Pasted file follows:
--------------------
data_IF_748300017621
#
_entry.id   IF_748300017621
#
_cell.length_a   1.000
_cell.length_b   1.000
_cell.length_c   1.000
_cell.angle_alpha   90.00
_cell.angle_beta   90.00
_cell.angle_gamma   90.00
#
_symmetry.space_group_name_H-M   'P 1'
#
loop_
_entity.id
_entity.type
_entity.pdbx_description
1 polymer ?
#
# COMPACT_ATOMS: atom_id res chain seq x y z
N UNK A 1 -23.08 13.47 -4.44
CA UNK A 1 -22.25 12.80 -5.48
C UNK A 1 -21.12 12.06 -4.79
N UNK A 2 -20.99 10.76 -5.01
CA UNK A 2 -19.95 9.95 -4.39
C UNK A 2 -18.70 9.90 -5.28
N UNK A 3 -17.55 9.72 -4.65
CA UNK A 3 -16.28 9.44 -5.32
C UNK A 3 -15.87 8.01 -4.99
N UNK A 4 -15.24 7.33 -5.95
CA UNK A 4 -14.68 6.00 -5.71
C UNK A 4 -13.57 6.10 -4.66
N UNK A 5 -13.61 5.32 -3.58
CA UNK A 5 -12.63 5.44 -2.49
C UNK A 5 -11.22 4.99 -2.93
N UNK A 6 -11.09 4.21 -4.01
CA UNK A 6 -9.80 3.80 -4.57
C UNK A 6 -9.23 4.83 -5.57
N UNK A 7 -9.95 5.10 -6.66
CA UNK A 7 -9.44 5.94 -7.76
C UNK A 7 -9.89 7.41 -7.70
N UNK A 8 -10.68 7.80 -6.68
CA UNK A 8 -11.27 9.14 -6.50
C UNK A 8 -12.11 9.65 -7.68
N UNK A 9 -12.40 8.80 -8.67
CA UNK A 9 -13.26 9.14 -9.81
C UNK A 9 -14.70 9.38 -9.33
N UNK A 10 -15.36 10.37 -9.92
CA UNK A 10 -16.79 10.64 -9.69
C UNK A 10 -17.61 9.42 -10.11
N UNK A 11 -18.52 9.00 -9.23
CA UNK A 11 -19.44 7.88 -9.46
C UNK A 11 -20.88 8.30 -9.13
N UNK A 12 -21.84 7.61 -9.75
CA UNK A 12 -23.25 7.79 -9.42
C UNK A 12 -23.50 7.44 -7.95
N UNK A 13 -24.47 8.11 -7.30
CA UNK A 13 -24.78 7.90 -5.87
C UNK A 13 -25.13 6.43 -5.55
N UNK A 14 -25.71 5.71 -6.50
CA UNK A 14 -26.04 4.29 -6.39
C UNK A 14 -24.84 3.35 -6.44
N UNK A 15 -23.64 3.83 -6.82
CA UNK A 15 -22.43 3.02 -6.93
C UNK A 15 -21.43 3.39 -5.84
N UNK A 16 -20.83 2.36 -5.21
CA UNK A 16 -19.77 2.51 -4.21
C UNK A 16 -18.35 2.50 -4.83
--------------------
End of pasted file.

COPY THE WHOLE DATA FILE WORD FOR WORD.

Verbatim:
data_IF_748300017621
#
_entry.id   IF_748300017621
#
_cell.length_a   1.000
_cell.length_b   1.000
_cell.length_c   1.000
_cell.angle_alpha   90.00
_cell.angle_beta   90.00
_cell.angle_gamma   90.00
#
_symmetry.space_group_name_H-M   'P 1'
#
loop_
_entity.id
_entity.type
_entity.pdbx_description
1 polymer ?
#
# COMPACT_ATOMS: atom_id res chain seq x y z
N UNK A 1 -23.08 13.47 -4.44
CA UNK A 1 -22.25 12.80 -5.48
C UNK A 1 -21.12 12.06 -4.79
N UNK A 2 -20.99 10.76 -5.01
CA UNK A 2 -19.95 9.95 -4.39
C UNK A 2 -18.70 9.90 -5.28
N UNK A 3 -17.55 9.72 -4.65
CA UNK A 3 -16.28 9.44 -5.32
C UNK A 3 -15.87 8.01 -4.99
N UNK A 4 -15.24 7.33 -5.95
CA UNK A 4 -14.68 6.00 -5.71
C UNK A 4 -13.57 6.10 -4.66
N UNK A 5 -13.61 5.32 -3.58
CA UNK A 5 -12.63 5.44 -2.49
C UNK A 5 -11.22 4.99 -2.93
N UNK A 6 -11.09 4.21 -4.01
CA UNK A 6 -9.80 3.80 -4.57
C UNK A 6 -9.23 4.83 -5.57
N UNK A 7 -9.95 5.10 -6.66
CA UNK A 7 -9.44 5.94 -7.76
C UNK A 7 -9.89 7.41 -7.70
N UNK A 8 -10.68 7.80 -6.68
CA UNK A 8 -11.27 9.14 -6.50
C UNK A 8 -12.11 9.65 -7.68
N UNK A 9 -12.40 8.80 -8.67
CA UNK A 9 -13.26 9.14 -9.81
C UNK A 9 -14.70 9.38 -9.33
N UNK A 10 -15.36 10.37 -9.92
CA UNK A 10 -16.79 10.64 -9.69
C UNK A 10 -17.61 9.42 -10.11
N UNK A 11 -18.52 9.00 -9.23
CA UNK A 11 -19.44 7.88 -9.46
C UNK A 11 -20.88 8.30 -9.13
N UNK A 12 -21.84 7.61 -9.75
CA UNK A 12 -23.25 7.79 -9.42
C UNK A 12 -23.50 7.44 -7.95
N UNK A 13 -24.47 8.11 -7.30
CA UNK A 13 -24.78 7.90 -5.87
C UNK A 13 -25.13 6.43 -5.55
N UNK A 14 -25.71 5.71 -6.50
CA UNK A 14 -26.04 4.29 -6.39
C UNK A 14 -24.84 3.35 -6.44
N UNK A 15 -23.64 3.83 -6.82
CA UNK A 15 -22.43 3.02 -6.93
C UNK A 15 -21.43 3.39 -5.84
N UNK A 16 -20.83 2.36 -5.21
CA UNK A 16 -19.77 2.51 -4.21
C UNK A 16 -18.35 2.50 -4.83